Making money would mean prioritizing profit margins and shareholder value and minimizing costs and risks. Financial goals would dominate decision making.

There is nothing remarkable about a CEO of a major U.S. corporation making such metrics the primary focus of the business, but building planes is not like most other businesses. Short-sighted or poor decisions can lead to spectacular financial losses and the death of hundreds.

The post-merger mindset did boost Boeing’s share price. But decisions taken in both the development of the 787 and the 737 MAX expose serious flaws and dangers in the post-merger mindset.

In the case of the 787, the decision to massively increase outsourcing, including crucial engineering work, resulted in a three-year delay, a demoralized engineering workforce who felt their accumulated expertise was no longer valued, a five-month grounding, and billions in costly overruns.

With the 737 Max it was decisions to rush a derivative model to customers despite concerns about the safety of the new MCAS system and to avoid triggering expensive additional pilot training.

This time the cost is not only in untold billions but in the loss of 346 lives. In both cases, a few brave employees warned of potential pitfalls with these strategies. For the 787, about the dangers of relying so heavily on less experienced suppliers and the risk of losing control of such a complex and sprawling supply chain. Boeing told KUOW: “Safety is our top priority, always has been and always will be. We maintain a relentless focus on safety and are taking the steps necessary to prevent future tragedies.”

In the case of the Max, recently released internal documents reveal, that engineers were pressured to limit safety analysis and testing so as to meet schedule and keep costs down, that an engineer warned about relying on a single A of A sensor as far back as 2015, and that a test pilot privately noted to a colleague that MCAS is “running rampant in the sim on me” and “trimming like crazy” and that he “lied to the regulators (unknowingly). “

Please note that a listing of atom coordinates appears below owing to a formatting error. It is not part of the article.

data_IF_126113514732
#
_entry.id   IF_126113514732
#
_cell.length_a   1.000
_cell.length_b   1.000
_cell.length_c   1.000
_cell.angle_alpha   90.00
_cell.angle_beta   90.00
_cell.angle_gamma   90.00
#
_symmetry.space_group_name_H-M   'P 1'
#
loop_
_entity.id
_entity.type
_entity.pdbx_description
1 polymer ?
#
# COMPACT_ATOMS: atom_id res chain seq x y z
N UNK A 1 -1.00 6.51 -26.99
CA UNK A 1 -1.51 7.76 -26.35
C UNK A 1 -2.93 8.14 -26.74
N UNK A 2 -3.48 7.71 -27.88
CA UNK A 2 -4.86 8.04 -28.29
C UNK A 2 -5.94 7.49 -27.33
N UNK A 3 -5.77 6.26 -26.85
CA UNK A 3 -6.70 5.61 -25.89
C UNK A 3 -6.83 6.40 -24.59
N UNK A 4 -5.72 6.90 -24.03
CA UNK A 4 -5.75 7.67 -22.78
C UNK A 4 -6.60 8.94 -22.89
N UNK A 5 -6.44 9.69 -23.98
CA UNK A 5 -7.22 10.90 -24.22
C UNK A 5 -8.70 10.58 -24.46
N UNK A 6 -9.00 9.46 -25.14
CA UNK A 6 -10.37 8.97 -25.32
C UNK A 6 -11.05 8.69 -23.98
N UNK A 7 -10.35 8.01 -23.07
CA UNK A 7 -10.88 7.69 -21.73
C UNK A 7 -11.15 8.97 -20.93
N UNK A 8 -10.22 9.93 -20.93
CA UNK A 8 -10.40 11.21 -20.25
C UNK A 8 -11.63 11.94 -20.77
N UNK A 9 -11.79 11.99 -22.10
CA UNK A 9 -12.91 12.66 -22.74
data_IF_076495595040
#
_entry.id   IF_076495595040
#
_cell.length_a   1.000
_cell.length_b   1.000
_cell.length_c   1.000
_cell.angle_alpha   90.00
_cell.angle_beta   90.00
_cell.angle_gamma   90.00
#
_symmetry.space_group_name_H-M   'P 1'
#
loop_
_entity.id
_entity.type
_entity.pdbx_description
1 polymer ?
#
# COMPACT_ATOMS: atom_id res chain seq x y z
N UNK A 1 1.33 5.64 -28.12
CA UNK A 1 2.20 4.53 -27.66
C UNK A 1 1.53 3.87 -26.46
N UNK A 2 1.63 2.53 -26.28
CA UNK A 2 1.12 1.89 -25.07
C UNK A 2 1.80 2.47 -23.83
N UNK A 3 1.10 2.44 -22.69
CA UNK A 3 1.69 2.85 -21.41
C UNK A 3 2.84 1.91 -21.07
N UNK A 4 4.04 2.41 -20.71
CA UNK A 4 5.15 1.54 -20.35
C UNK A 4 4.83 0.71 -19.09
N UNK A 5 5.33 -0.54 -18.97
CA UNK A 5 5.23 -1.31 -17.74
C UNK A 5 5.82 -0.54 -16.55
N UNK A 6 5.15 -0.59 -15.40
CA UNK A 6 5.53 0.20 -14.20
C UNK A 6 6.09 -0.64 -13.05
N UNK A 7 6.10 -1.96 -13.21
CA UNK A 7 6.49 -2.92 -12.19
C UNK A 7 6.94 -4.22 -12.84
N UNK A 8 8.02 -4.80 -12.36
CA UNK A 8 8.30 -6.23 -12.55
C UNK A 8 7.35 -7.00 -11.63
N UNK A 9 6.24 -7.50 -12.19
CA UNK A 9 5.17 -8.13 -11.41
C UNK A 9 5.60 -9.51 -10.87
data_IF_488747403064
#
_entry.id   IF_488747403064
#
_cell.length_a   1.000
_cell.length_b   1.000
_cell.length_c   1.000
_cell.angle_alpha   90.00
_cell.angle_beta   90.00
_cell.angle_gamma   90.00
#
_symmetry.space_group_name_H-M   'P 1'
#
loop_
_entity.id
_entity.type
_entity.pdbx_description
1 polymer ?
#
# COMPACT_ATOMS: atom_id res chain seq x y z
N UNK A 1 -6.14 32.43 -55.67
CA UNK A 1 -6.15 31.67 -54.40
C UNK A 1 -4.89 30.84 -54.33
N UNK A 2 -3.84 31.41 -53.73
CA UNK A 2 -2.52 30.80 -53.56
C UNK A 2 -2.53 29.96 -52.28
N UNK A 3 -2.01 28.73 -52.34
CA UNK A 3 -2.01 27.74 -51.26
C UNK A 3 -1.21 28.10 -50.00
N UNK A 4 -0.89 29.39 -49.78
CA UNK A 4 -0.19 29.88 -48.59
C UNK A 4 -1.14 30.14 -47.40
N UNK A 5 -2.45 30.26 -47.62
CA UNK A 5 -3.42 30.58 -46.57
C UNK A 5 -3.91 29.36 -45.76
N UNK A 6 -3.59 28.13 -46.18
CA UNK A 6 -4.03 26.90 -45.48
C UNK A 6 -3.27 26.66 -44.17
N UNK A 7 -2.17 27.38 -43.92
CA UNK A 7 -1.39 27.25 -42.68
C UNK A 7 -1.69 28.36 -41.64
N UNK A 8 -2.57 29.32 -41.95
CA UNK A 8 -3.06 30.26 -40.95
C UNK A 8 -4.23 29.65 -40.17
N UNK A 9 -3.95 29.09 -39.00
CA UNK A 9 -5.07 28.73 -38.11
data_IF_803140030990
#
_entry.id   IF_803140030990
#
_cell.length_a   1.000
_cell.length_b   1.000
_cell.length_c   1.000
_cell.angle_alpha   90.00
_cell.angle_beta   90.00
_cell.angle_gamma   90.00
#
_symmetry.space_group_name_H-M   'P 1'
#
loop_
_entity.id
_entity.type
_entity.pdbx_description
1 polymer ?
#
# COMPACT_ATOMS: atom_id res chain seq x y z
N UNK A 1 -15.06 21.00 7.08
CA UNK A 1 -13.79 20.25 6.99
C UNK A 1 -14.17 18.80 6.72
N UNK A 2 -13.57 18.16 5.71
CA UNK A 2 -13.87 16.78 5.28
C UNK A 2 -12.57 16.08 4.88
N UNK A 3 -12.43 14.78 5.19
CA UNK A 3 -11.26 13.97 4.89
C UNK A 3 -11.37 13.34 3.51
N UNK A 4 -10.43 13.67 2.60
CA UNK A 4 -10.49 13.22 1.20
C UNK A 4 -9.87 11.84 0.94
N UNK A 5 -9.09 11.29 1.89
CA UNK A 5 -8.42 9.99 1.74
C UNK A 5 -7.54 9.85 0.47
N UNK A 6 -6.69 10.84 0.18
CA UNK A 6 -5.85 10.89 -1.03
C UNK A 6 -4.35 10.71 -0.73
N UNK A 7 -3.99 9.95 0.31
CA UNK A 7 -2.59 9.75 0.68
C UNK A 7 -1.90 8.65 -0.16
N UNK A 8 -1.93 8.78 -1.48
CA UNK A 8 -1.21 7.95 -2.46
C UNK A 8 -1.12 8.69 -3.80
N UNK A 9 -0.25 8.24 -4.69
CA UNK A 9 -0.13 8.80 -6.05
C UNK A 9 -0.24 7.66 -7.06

During a multiyear study of the Boeing workforce with colleagues (1996 to 2014), employees told us of the many safeguards built unto the process-the redundancies, the repeated testing, the inspections, and their commitment to building a safe product.

But it has become clear that safety cannot be sealed off from the goals and values that dominate the culture at Boeing.

When top executives prioritize profit margins, minimizing costs, and speed of delivery, these seep into and gradually pervade the whole organization. Incentives change and what gets rewarded and encouraged and what gets punished and ignored also changes.

Warnings are buried or ignored. Employees become reluctant to speak up and rock the boat. Such a mindset is disastrous when applied to high risk, complex processes like building airplanes.

Twice in a decade, Boeing has had to learn lessons from self-inflicted wounds. In reaction to the massive outsourcing on the 787, it has chosen to bring crucial engineering work back in house on the 777X.

And in response to a potentially devastating loss of confidence in the safety of it planes among the flying public and its customers, Boeing is strengthening its safety system by creating a new safety organization, promising to investigate cases of undue pressure on employees, and giving engineers a direct line of reporting to the CEO via the chief engineer.

But as time passes and competitive and investor pressures confront executives there is the danger of slipping back to what has become “normal” and institutionalized.

To again become a great engineering company, Boeing has to return to its roots—prioritizing the quality and safety of its planes rather than the chase for short term financial targets. That is the surest way to regain its reputation for safety and to be financially successful for the longer term.